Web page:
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Columns by Linda  Formichelli:

Self-Promotion with Emotion

Obedience School

Momma Always Said

Sweet Talk



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You know who holds the key to your IP success? Members of the media, such as myself. Oh, the power! Bwa ha ha ha!


Seriously, though. You can spend your entire marketing budget (you do have a marketing budget, right?) taking out classified ads in the back of those cheesy "business opportunity" magazines -- or you can use the power (bwa ha ha ha!) of the press to get the word out for free.

Know Your Media

I wouldn't use my 1099 writing style for Christian Family Magazine, damn it -- and you shouldn't talk to a reporter from a women's mag as if she's working for Maxim. "You need to understand what the media's role is, especially who their audience is and what the reporter covers," says Doniece Sandoval, managing partner of Word of Mouth Communications. Your research will reveal, for example, that a reporter from Parenting wants to learn about the child-friendliness of your new widget, while a reporter from 1099 wants to hear how you're able to promote your widget without a marketing department behind you.

Be Prepared

If you're a man, you probably had the Boy Scout motto "Be Prepared" seared into your tender young brain. If you're a woman, you're out of luck in that respect -- but don't worry, here's what you need to know.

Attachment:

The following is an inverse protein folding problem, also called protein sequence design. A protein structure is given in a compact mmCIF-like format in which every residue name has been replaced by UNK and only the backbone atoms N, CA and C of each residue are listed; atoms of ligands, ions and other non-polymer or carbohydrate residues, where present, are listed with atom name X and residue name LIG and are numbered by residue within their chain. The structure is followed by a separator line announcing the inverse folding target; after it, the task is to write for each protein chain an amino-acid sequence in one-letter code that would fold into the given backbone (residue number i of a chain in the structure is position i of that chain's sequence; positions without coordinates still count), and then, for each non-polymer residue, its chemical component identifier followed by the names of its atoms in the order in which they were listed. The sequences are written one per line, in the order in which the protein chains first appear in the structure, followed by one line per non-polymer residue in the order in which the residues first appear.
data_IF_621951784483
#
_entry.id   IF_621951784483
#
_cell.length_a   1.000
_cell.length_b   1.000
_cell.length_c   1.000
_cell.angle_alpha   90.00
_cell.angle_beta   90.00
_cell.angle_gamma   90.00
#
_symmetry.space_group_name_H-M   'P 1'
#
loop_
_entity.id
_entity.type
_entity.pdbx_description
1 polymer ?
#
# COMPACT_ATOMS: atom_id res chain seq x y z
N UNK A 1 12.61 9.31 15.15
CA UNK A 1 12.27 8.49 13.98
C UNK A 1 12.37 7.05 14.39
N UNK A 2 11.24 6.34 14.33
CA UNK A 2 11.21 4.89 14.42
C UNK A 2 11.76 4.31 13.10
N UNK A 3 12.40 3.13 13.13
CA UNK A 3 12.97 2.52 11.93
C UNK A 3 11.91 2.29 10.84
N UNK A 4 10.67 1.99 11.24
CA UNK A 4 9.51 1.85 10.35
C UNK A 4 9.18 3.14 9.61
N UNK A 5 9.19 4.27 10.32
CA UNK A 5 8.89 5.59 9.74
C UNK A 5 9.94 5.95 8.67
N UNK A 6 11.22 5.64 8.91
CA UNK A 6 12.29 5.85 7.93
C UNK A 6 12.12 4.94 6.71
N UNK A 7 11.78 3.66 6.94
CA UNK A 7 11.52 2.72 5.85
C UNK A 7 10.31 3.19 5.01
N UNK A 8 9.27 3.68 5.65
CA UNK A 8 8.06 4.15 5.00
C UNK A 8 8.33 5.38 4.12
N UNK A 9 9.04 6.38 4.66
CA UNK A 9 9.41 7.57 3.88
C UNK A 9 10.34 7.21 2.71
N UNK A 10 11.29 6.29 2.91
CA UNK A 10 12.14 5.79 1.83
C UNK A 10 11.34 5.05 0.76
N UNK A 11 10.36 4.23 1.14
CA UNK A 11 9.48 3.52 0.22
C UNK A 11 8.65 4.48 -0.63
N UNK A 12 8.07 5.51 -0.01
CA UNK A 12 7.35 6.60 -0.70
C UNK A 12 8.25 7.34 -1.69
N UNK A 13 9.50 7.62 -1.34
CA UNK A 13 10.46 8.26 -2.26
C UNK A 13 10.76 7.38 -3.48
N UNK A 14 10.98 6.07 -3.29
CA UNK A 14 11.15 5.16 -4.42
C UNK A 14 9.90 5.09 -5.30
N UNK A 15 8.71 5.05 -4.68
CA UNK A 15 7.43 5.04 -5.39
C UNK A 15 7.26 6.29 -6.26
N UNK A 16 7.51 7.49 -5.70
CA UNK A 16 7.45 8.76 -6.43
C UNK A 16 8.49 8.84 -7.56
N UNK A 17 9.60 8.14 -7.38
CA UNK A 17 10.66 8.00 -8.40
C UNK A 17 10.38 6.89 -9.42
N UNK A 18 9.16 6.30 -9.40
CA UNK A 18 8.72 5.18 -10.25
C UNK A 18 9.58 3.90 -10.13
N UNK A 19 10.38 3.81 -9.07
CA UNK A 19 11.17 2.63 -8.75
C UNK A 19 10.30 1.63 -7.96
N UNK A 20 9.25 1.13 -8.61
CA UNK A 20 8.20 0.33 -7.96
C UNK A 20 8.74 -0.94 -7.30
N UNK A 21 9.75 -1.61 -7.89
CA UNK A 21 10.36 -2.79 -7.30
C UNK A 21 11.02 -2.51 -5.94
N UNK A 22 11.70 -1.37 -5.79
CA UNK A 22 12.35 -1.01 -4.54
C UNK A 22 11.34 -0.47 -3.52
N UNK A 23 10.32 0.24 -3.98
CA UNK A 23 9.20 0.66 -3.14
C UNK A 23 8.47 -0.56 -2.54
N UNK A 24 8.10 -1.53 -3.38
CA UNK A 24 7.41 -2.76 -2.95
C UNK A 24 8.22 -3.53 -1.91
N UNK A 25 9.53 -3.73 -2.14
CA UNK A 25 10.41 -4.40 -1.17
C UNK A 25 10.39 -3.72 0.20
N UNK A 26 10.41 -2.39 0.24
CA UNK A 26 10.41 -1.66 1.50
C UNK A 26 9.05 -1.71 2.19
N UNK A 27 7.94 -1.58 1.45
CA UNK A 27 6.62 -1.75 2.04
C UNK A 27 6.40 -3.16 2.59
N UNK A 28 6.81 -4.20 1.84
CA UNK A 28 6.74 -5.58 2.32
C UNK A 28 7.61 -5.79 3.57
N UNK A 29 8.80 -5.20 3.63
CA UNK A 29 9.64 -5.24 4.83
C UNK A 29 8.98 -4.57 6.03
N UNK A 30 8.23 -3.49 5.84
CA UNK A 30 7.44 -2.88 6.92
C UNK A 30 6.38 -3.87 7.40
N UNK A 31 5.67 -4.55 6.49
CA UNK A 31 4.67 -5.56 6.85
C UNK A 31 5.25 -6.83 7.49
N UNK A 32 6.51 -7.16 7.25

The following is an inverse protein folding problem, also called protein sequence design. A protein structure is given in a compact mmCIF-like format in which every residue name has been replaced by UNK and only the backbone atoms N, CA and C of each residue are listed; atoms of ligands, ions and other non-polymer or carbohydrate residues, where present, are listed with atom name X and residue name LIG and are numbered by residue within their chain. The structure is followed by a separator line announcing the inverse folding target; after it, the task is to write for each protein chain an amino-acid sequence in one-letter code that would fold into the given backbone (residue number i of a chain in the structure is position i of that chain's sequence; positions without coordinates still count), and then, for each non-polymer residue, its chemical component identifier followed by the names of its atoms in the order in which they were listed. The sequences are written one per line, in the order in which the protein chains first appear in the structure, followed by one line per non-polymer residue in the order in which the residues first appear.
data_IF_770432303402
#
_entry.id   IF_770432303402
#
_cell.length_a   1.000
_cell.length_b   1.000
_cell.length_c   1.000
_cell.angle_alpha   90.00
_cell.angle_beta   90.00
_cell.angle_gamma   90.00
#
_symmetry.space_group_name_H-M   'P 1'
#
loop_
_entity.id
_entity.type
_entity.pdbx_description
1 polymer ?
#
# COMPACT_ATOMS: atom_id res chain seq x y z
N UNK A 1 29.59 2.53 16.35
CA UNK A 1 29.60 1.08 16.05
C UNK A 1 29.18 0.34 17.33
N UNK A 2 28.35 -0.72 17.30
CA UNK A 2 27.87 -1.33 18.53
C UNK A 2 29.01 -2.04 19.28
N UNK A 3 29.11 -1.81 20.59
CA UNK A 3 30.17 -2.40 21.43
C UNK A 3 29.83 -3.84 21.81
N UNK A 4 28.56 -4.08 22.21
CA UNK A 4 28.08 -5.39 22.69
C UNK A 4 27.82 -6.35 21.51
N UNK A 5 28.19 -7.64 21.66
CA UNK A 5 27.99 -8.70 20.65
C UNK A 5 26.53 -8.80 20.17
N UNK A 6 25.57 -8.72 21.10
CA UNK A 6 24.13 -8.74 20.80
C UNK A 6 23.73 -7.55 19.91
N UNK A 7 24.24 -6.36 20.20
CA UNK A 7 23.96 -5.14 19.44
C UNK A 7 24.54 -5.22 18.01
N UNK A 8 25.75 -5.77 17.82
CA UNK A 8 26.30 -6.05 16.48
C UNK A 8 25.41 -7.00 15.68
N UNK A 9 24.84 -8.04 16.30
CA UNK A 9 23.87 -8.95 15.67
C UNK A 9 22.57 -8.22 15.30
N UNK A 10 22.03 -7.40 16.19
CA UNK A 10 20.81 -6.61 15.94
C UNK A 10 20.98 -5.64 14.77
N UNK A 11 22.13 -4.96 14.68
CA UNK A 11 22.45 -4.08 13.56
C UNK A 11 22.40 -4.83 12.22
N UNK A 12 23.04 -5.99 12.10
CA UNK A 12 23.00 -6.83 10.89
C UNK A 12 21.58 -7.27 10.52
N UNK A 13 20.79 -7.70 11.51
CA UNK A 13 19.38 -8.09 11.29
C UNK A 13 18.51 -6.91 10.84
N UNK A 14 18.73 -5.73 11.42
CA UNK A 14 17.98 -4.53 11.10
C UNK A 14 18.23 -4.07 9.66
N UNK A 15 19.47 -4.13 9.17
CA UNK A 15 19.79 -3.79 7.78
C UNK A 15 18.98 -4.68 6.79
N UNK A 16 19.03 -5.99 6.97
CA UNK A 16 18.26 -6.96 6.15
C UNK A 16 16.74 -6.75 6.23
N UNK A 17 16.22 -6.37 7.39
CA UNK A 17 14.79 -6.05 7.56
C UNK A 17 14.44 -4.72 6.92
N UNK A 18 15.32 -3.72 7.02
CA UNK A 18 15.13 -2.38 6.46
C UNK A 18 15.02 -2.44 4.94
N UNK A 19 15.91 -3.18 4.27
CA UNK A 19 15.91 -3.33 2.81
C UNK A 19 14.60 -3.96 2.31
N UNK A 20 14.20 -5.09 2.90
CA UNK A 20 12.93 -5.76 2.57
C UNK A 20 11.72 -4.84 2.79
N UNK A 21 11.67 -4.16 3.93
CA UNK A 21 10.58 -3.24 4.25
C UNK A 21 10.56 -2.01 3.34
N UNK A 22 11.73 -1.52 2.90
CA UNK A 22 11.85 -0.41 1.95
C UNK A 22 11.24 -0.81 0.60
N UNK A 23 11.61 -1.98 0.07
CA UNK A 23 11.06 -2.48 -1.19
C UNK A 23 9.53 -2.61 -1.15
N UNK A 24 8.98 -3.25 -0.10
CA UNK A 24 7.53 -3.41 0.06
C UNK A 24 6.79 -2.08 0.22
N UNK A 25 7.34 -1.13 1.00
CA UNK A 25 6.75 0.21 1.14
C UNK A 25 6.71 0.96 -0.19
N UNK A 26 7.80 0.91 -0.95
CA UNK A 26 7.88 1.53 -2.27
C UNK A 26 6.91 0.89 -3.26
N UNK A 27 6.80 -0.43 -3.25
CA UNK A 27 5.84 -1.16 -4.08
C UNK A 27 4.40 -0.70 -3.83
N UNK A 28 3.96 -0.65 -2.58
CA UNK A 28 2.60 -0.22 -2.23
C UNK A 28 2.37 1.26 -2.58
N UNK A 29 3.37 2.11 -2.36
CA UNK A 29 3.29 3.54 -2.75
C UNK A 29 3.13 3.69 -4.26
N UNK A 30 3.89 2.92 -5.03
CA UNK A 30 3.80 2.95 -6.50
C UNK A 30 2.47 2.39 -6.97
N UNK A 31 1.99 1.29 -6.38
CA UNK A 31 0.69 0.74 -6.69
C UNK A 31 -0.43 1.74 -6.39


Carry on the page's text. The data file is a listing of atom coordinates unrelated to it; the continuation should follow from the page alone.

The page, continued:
What are some of the basic questions you can expect the reporter to ask? Make sure you have interesting, concise answers to these questions. "I wasn't ready for some of the simple questions the reporter asked, like 'Why do you draw this stuff?'" says IP fantasy illustrator Craig Maher, who was recently interviewed for the Poughkeepsie Journal. "I had to use that old stalling technique -- saying 'Hmm, that's an interesting question' while I racked my brain for an answer."

But don't stop with the basic queries. You want to be ready for not just the obvious questions, but also for the kinds of questions that give even seasoned press jockeys sweaty palms. For example, Maher shouldn't prepare only for questions on his style and technique; he should also be ready to answer questions like "What effects do your violent images have on post-pubescent Star Trek fans?" and "Don't women in fantasy realms have access to bras?"